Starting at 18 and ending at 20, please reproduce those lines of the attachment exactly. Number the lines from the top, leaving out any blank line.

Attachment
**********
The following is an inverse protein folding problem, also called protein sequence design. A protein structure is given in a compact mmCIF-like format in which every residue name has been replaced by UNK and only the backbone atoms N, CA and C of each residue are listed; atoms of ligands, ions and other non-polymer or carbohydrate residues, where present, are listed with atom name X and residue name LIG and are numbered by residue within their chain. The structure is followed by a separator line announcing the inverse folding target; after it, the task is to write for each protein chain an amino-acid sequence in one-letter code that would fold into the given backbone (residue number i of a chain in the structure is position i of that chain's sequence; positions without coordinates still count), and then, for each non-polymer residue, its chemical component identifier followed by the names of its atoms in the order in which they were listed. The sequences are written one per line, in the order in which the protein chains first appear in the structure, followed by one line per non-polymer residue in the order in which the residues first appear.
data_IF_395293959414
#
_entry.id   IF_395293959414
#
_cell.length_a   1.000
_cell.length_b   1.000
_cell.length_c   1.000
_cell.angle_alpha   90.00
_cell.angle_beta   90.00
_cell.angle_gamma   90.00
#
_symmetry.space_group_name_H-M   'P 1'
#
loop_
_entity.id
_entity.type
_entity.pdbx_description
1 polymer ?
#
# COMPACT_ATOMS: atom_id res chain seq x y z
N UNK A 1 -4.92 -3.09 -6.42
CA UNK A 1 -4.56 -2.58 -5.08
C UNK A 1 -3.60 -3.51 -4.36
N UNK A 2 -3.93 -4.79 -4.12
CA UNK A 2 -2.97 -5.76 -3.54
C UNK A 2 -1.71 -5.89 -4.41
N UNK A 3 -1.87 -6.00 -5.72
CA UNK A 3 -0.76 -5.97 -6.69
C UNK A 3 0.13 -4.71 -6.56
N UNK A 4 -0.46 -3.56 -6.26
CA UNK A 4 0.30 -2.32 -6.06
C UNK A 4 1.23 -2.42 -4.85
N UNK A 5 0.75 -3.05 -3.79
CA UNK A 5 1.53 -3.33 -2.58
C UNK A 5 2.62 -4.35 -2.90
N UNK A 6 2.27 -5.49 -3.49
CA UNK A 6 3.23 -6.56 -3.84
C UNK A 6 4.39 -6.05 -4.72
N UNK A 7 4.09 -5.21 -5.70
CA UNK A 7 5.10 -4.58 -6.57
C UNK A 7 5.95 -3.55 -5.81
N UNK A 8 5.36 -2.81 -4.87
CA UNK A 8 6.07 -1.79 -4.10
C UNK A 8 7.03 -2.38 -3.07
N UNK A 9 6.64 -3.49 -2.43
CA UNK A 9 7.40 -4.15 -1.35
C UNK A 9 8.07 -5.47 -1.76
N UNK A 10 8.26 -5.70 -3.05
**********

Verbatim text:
_entity.pdbx_description
1 polymer ?
#